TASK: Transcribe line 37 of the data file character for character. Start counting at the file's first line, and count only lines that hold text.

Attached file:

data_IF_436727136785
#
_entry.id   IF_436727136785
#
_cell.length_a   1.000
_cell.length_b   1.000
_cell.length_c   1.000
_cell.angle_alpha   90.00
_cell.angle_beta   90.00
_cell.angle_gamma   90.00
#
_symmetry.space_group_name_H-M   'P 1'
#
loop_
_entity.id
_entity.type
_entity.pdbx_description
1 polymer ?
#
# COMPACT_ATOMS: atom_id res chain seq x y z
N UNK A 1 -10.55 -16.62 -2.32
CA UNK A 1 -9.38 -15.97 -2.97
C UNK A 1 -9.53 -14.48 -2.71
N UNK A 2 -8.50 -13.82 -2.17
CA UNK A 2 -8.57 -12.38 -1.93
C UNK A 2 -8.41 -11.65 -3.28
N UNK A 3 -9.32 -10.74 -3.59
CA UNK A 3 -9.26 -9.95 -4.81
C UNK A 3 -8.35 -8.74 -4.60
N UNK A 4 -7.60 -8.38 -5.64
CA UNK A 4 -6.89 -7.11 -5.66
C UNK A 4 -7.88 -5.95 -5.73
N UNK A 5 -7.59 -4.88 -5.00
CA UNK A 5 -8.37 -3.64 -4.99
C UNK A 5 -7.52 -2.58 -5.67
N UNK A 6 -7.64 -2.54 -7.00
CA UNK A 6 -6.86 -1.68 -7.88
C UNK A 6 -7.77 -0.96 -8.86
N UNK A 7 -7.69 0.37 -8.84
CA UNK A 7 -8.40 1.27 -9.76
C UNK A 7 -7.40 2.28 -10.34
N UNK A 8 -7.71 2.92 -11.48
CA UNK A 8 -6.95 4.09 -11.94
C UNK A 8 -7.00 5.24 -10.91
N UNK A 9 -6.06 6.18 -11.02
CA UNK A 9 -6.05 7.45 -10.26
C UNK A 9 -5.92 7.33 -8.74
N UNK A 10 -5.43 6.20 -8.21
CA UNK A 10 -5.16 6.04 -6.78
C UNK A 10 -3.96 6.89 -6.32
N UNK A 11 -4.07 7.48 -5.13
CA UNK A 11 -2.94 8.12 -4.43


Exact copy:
CA UNK A 6 -6.86 -1.68 -7.88